If you’re interested in being one of my ADVANCE READERS for a free e-copy now in exchange for a book review later, please contact me HERE.

So, get a clue, readers. All readers and writers need reviews! Won’t you please help while getting your eyes on the book pre-publication?


Golden Flicks: Reel #1

Hello, Movie Lovers!

One of my favorite pastimes is watching movies from and studying the history and bios of The Golden Age of Hollywood. As you might guess, I have a book collection to nurture my hobby.

There is something timeless and enchanting for me about Hollywood movies from the 1930s, ’40s, and ’50s. Many have earned the designation “classics” because the age of the films and the viewers doesn’t seem to matter. My five-year-old granddaughter is currently enamored with Abbott and Costello and The Three Stooges movies. I have been watching “old movies” since I was a kid, enjoying Universal Studios’ 1950s and ’60s revival of its ’30s and ’40s monster classics, namely, Frankenstein, Dracula, The Wolfman, etc. I still watch them repeatedly–and not just at Halloween. That began what developed into a lifelong passion. Yay for TCM–Turner Classic Movies.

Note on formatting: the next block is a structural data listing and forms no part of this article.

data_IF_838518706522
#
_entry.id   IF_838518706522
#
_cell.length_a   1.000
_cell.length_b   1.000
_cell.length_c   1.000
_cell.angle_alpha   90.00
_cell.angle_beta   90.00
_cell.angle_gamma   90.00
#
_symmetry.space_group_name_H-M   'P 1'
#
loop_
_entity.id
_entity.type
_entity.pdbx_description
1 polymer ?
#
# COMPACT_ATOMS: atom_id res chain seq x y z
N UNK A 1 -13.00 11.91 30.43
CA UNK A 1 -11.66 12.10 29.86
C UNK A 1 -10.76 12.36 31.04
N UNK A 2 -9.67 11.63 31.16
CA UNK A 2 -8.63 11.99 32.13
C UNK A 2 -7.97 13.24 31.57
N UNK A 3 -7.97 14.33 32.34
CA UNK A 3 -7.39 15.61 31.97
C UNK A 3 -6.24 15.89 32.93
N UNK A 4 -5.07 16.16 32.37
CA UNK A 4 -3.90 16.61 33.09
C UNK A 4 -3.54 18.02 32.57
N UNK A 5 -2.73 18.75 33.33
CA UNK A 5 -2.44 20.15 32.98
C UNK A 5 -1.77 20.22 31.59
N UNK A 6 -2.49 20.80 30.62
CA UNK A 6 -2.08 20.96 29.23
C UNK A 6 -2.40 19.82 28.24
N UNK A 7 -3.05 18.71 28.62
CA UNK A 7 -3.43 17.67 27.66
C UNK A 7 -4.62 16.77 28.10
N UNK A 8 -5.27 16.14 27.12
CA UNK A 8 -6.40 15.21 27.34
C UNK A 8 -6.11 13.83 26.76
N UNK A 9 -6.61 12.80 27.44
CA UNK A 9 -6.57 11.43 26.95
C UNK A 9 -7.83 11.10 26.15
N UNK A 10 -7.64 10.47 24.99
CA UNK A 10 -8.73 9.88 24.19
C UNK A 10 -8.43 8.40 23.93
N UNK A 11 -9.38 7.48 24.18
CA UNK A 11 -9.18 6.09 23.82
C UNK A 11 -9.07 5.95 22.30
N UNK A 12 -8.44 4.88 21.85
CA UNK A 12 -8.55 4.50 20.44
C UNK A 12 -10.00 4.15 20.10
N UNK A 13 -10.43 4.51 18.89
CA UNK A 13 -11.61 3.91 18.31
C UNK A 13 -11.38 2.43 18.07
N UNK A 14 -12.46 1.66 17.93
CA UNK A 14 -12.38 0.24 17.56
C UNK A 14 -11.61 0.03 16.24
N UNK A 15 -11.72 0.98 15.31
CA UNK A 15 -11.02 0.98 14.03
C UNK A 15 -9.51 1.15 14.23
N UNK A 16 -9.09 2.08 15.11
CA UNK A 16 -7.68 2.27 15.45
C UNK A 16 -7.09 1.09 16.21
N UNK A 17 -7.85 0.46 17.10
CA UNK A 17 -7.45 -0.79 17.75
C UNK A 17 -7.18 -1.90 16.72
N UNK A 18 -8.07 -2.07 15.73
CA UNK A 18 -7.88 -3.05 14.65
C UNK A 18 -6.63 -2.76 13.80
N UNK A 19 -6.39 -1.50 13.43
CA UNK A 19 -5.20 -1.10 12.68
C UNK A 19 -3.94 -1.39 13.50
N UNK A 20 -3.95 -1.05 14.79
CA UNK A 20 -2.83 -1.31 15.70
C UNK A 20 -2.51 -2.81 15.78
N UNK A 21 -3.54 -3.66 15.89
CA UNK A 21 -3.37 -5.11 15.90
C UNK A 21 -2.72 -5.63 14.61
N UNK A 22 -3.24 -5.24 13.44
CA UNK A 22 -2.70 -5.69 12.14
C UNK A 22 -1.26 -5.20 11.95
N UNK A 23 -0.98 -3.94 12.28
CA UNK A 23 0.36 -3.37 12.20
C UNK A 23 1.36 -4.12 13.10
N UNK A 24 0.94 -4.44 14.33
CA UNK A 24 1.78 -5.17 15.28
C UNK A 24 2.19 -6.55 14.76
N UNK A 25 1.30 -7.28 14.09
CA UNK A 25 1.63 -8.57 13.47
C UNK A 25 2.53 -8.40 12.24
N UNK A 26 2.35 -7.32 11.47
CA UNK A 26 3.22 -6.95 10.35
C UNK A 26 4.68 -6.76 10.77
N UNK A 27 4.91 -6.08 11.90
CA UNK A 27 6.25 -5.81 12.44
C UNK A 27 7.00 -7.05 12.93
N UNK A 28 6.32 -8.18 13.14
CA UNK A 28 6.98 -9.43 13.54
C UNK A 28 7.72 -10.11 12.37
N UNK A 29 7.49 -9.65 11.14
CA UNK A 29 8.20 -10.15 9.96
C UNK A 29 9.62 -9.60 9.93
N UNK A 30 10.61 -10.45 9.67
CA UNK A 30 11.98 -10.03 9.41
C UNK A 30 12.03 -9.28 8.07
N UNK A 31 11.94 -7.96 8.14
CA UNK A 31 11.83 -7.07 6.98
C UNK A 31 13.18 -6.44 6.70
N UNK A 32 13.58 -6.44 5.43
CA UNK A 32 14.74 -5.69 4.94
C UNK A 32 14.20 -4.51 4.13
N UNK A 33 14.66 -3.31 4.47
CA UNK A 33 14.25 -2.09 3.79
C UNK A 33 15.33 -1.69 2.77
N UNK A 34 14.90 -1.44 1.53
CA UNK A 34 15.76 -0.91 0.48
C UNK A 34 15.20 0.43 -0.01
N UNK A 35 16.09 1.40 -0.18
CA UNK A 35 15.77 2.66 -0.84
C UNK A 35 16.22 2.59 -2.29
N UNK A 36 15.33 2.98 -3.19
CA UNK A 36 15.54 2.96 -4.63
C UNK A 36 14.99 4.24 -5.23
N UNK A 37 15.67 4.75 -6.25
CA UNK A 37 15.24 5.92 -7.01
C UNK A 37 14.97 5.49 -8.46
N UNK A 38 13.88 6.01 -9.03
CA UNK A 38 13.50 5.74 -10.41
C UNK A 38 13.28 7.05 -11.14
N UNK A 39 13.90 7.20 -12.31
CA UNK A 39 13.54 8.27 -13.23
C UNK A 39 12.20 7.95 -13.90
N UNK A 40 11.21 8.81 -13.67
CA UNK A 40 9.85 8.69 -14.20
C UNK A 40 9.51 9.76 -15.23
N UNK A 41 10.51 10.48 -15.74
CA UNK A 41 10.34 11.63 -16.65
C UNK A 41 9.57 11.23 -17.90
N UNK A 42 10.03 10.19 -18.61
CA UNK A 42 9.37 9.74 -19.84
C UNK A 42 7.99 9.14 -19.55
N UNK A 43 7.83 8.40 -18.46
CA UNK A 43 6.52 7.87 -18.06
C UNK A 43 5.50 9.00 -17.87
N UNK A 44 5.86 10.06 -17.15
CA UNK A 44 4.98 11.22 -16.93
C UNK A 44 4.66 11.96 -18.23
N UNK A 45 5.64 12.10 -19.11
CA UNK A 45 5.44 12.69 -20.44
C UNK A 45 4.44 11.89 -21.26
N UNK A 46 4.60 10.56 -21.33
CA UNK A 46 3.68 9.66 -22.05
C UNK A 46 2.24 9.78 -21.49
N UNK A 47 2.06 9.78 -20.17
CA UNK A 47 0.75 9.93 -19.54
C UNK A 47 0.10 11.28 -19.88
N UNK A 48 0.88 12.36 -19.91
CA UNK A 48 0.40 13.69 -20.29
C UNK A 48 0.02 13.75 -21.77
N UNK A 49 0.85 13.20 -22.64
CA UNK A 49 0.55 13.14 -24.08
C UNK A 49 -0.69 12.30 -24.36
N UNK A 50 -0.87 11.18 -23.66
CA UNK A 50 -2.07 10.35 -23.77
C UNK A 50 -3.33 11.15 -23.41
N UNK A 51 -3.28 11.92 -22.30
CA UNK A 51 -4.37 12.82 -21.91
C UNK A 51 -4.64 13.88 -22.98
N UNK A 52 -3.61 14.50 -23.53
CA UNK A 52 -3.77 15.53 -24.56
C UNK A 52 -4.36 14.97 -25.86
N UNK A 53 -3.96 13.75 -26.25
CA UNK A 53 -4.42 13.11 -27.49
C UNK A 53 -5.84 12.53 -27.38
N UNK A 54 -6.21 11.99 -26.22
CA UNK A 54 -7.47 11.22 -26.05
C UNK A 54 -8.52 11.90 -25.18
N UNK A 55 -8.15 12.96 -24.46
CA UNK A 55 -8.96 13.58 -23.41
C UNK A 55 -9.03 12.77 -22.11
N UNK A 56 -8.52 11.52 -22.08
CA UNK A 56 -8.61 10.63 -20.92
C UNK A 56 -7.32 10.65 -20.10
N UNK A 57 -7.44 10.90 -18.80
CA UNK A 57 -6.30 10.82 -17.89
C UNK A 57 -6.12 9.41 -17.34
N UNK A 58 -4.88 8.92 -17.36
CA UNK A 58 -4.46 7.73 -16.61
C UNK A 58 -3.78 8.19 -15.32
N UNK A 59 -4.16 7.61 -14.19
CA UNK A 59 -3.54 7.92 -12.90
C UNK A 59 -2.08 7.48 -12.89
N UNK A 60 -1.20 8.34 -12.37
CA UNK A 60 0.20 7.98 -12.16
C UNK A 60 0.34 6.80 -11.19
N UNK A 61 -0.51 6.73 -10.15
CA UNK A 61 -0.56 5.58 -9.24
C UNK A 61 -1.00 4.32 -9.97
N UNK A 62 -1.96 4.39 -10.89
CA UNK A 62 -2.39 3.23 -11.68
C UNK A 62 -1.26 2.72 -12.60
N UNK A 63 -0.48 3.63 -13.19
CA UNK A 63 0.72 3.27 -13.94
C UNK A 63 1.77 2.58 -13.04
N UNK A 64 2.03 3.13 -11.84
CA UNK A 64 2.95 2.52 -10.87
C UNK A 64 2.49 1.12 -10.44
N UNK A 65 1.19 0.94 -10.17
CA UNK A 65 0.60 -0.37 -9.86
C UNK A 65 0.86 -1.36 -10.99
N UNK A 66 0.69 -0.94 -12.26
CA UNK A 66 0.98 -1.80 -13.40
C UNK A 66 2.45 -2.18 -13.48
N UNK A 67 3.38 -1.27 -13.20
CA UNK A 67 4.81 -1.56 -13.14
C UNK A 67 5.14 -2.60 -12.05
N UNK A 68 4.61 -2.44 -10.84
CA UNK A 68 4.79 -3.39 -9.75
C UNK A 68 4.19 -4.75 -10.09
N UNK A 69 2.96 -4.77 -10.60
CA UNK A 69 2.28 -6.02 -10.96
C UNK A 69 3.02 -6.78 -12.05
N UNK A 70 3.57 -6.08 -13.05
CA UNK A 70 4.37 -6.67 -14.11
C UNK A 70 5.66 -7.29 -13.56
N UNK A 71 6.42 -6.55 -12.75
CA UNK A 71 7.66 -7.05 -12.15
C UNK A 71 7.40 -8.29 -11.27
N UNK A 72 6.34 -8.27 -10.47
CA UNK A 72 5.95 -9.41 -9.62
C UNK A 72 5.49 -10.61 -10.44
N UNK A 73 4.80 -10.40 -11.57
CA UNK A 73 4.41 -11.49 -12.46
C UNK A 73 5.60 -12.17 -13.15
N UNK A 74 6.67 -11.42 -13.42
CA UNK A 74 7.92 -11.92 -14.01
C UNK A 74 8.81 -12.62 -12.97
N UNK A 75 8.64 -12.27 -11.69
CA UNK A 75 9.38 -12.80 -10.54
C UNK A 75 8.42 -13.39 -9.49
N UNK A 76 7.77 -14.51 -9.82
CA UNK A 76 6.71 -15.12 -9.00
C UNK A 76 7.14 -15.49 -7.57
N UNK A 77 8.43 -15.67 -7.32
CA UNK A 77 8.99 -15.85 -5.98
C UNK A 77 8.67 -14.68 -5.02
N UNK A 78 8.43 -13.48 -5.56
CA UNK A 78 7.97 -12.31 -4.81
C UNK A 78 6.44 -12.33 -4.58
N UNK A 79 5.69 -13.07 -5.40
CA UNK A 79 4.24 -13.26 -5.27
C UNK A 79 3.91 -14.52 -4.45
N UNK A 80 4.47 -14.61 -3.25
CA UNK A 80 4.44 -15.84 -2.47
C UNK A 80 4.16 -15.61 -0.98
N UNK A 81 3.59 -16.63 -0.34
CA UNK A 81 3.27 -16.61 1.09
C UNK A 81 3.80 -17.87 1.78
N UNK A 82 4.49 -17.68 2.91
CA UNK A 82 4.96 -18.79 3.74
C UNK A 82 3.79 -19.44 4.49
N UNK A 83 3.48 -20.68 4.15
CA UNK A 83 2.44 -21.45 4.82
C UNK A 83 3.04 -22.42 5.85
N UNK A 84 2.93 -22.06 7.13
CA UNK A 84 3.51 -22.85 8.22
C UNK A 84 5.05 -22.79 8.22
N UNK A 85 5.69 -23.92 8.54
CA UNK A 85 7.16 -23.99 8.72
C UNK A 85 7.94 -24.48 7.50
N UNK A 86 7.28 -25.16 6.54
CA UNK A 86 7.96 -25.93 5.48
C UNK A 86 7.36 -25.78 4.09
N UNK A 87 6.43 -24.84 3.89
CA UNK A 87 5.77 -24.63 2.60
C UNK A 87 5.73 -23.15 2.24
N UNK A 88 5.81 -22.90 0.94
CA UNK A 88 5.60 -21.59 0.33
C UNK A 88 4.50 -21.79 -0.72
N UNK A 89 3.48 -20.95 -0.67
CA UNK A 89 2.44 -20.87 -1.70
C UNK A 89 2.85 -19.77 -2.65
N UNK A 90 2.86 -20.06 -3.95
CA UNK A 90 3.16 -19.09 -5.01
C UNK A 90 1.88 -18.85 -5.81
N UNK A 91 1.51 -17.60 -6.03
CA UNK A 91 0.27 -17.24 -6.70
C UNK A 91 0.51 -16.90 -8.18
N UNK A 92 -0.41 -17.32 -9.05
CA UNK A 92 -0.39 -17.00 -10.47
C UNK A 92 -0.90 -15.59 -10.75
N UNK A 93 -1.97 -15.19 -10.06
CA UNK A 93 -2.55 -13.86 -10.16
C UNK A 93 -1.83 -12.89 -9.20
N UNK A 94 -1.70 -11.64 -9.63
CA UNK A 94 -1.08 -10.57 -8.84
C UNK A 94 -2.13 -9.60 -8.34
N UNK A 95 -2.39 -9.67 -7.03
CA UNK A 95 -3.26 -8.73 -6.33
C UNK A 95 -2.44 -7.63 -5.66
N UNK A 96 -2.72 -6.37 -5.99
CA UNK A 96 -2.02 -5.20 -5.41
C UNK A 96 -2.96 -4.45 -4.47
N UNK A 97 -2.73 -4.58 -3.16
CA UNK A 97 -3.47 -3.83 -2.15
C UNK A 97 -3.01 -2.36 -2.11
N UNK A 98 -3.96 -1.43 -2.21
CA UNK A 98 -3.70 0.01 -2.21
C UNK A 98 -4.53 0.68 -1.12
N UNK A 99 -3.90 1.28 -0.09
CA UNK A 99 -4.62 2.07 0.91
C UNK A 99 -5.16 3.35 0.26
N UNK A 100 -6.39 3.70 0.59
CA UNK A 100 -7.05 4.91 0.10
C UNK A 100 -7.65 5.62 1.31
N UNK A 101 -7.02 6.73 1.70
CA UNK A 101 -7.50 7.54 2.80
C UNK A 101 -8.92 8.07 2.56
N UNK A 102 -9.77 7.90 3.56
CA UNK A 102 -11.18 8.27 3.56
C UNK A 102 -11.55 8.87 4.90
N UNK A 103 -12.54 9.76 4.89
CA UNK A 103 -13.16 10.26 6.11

Some dismiss the “old” black-and-white movies as dated. But I think there is much to be learned from them. For example, many special effects, camera angles, and lighting techniques we marvel at in movies and video games today came from those intrepid directors and cinematographers back in the day who were willing to experiment. Animator Willis O’Brien (1886 – 1962) produced the special effects for King Kong (1933). Think, King Kong battling aircraft as he clung to the Empire State Building. Then came O’Brien’s student, Ray Harryhausen (1920 – 2013), who refined the art of stop-motion animation and other visual effects to bring us the fighting skeletons in Jason and the Argonauts (1963), the enraged Cyclops in The Seventh Voyage of Sinbad (1958), and the freaky Medusa in his last film The Clash of the Titans (1981). 

Want to see those battling skeletons while admiring Harryhausen’s genius? Click HERE. (From YouTube, MadmanFX68 Collection, 2010. Photo of Ray Harryhausen and some of his creatures from